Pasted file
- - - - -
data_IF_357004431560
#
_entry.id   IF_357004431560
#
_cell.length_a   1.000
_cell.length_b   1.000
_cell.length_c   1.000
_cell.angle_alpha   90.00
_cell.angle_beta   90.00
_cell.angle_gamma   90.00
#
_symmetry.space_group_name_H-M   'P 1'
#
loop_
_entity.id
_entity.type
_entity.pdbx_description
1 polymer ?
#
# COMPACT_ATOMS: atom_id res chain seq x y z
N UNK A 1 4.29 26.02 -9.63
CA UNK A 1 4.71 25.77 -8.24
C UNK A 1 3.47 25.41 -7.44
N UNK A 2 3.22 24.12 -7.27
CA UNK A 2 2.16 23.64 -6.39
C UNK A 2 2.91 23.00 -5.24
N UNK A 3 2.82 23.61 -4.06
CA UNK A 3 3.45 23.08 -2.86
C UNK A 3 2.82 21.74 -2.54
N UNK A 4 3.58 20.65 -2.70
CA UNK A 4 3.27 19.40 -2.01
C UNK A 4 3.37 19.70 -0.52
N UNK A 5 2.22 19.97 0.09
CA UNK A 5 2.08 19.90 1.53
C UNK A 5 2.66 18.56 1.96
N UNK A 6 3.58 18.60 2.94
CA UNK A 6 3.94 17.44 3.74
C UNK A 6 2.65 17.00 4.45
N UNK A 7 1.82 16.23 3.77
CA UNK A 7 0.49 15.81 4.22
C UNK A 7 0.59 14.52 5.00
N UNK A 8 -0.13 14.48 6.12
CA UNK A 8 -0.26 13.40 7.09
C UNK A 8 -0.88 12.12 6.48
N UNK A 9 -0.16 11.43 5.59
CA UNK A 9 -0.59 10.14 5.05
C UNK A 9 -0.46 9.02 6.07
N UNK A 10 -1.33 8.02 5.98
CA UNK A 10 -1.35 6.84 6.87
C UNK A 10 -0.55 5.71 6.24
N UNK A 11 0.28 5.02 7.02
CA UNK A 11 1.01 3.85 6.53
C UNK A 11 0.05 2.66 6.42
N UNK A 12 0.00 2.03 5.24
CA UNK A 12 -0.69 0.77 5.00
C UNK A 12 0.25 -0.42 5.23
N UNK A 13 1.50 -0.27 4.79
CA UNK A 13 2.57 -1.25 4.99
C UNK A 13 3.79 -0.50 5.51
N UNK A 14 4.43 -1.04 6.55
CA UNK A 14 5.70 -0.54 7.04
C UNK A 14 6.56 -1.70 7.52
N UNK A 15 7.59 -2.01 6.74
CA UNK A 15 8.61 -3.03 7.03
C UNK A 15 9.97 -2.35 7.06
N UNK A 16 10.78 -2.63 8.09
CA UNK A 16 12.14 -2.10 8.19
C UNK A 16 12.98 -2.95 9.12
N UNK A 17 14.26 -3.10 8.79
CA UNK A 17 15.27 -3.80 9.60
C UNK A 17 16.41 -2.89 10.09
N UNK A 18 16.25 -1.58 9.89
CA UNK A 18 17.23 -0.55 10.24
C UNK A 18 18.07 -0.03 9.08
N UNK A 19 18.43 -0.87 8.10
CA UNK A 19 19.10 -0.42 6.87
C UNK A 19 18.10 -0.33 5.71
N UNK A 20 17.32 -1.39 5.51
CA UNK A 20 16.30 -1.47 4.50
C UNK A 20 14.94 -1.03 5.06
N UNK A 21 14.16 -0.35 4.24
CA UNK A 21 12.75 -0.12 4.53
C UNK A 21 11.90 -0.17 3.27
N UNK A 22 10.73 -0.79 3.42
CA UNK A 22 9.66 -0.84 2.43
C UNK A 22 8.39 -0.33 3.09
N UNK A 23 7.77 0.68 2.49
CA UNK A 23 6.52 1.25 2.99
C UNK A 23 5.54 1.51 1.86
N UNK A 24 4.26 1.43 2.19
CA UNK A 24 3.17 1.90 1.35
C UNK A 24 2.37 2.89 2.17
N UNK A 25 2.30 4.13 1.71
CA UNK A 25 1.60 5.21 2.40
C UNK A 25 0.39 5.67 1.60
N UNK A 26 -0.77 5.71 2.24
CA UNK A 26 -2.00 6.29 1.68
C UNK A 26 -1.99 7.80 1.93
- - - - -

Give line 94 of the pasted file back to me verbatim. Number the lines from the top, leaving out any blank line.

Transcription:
CA UNK A 25 1.60 5.21 2.40